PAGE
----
Veteran Kyle Okposo wins Stanley Cup with Panthers 18 years after being drafted

SUNRISE, Fla. (AP) — Kyle Okposo used to rollerblade around his driveway as a kid, pretending he was a pro hockey player competing in Game 7 of the Stanley Cup Final.

It's a memory he has kept with him throughout his NHL career — one so special to him that he shared it with his 8-year-old son just a day before his Florida Panthers faced the Edmonton Oilers in the decisive Game 7.

“I said, ‘How special that you’re going to be able to go to the game,'” Okposo recalled telling his son. "You’ve got to embrace it. You’ve got to just smile and enjoy it. ... You’ve got to embrace every second of it.”

At times throughout his 17-year career, mostly with the New York Islanders and Buffalo Sabres, Okposo thought that dream might never become a reality.

But the Panthers acquired him from Buffalo at the trade deadline, giving him one more shot at ending his career with the trophy that has long eluded him. And on Monday night, exactly 18 years since the Islanders selected him with the seventh pick in the 2006 draft, Okposo's moment finally came as the Panthers beat the Oilers 2-1 to cap a thrilling series.

“What an experience," Okposo said, "what a moment with these guys. I took a leap of faith three-and-a-half months ago and this is what it was for. I wanted a chance to win and these guys, they’re just an incredible bunch. We did everything to win. We did it the hard way. ”

The 37-year-old Okposo entered the matchup with 1,051 career games under his belt and 40 playoff appearances. He'd made 24 postseason appearances with New York but never got past the second round.

Okposo, who had two assists in 16 games of these playoffs, played in the first five games of the series before being scratched for Nick Cousins in Florida's Game 6 loss. He returned to the Panthers' fourth line on Monday, playing alongside Ryan Lomberg and Kevin Stenlund.

A Minnesota native, Okposo spent his first nine seasons with the Islanders before signing with Buffalo in free agency in July 2016 in hopes of helping the Sabres become championship contenders.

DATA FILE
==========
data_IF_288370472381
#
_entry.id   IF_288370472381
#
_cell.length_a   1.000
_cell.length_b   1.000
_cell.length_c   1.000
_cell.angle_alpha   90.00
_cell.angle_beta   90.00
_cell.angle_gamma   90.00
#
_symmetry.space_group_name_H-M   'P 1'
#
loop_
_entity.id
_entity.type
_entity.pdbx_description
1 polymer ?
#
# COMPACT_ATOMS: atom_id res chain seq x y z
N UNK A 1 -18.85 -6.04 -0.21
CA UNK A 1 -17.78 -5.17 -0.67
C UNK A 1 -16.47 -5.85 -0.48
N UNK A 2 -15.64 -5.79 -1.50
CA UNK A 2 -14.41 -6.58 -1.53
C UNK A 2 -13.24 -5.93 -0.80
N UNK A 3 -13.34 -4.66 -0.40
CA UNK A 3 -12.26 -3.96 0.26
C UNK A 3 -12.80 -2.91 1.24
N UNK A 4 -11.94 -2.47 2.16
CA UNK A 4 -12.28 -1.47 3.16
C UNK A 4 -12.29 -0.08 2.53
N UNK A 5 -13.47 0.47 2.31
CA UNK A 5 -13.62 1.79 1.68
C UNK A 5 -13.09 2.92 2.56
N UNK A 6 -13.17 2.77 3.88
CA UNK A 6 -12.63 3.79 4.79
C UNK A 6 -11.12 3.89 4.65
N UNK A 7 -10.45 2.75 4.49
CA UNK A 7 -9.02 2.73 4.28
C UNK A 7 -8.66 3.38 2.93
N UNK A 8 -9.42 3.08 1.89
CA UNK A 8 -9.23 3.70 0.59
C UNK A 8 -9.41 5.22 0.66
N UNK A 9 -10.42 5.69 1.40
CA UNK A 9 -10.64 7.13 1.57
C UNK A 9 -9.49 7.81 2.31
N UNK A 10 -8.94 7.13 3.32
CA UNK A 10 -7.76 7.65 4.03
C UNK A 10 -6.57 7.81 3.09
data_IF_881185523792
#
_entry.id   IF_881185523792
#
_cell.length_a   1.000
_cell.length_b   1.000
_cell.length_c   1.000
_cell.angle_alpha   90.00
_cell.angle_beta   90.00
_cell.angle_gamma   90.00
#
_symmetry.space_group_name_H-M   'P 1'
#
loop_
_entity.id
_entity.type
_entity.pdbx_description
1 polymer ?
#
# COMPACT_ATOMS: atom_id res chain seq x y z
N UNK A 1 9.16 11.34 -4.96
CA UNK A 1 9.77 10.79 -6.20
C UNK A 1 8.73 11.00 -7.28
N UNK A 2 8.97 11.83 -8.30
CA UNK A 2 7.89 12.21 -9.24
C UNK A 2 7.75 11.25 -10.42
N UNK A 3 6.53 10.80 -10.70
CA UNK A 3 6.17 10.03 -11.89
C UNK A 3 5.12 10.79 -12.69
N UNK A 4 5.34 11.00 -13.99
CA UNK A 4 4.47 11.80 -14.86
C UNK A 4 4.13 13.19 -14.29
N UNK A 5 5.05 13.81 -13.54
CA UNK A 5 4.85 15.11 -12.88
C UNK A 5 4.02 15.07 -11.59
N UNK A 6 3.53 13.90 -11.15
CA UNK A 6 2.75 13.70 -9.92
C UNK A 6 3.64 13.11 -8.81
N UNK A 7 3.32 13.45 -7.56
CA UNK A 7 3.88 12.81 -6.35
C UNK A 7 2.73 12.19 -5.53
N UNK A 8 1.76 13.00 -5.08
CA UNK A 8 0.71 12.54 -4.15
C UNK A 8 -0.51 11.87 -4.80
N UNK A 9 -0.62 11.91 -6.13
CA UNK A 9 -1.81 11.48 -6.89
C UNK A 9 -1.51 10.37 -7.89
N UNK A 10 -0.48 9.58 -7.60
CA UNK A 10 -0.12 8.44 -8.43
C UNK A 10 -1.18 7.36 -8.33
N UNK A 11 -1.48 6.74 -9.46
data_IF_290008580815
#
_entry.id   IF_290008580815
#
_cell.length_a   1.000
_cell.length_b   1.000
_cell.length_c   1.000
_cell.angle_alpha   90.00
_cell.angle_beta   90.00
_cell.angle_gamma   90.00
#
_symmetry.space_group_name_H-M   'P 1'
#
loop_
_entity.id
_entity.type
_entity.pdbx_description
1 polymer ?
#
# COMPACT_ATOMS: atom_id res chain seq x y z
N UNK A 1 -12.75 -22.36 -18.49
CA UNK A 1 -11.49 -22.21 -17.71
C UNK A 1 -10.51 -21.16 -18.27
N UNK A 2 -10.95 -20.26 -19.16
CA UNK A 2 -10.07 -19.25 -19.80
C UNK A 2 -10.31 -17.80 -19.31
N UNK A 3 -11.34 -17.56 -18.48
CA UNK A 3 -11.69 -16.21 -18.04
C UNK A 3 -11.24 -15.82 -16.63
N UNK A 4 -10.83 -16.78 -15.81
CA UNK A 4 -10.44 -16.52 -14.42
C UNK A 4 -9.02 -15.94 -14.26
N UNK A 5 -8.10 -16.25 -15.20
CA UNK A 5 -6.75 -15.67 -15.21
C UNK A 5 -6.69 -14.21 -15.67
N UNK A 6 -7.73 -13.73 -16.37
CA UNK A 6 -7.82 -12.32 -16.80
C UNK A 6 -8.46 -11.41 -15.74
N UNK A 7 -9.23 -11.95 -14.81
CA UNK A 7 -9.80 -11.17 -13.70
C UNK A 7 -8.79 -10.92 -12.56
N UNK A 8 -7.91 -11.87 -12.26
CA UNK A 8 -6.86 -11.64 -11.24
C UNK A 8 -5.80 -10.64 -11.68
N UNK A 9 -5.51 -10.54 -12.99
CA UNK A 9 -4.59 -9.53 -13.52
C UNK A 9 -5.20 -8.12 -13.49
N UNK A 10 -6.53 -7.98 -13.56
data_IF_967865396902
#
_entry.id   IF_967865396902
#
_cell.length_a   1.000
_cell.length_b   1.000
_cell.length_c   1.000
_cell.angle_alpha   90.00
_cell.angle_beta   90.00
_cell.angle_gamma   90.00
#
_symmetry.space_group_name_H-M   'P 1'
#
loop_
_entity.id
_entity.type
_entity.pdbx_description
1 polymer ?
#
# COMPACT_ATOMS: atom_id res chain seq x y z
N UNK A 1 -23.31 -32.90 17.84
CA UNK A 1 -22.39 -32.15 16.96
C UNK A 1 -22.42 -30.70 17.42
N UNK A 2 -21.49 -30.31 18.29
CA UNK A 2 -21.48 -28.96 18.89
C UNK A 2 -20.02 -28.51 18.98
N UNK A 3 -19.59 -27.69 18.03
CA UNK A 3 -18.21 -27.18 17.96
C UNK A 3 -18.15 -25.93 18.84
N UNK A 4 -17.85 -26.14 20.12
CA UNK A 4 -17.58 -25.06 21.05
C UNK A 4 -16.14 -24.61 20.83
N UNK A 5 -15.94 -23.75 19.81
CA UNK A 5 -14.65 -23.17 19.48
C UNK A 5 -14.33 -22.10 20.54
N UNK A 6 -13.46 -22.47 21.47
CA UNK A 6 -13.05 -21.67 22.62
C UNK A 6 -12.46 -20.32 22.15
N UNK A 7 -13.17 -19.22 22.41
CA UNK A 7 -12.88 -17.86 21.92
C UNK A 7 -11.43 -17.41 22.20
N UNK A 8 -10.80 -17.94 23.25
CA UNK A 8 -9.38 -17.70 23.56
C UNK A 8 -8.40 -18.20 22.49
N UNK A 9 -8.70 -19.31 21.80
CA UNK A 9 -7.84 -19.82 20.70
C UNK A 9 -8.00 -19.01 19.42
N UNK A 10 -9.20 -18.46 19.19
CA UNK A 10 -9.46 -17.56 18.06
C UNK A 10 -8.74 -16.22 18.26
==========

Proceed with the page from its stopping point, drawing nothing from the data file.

That never happened in his nine seasons there, as the Sabres never quite played up to their potential. Buffalo extended the franchise’s league-record playoff drought to a 13th season in 2023 and missed the postseason again this year.

Okposo, once a first-liner who has recorded four 20-goal seasons, said he nearly retired at the end of last season. He came back to be an example of perseverance for his children, and the Panthers gave him the best opportunity to do that.

“I almost retired, and they’re a big reason why I didn’t," said Okposo, whose kids held each of his hands as he took victory laps on the ice after the game. "I wanted to have one more crack at it, and I just wanted to put myself in the best position to do this. The fact that they’re here, and they’re able to experience it with me, it means everything.”

When the final buzzer sounded, Okposo joined his Panthers teammates on the ice. They embraced, pumped their fists toward fans who were screaming with joy, and they went to lift the championship trophy.

Okposo was one of the first ones to touch it. He smiled as he clasped his hands around the cup, and his teammates cheered him on, each of them understanding how long it took for him to get there.

“It’s something you work your whole life towards,” Okposo said, “trying to win that trophy. All the workouts. All the time spent, and the grind that it takes to try to be the best version of yourself. When you hoist something like that with a group of guys like this, it’s all worth it.”


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Alanis Thames, The Associated Press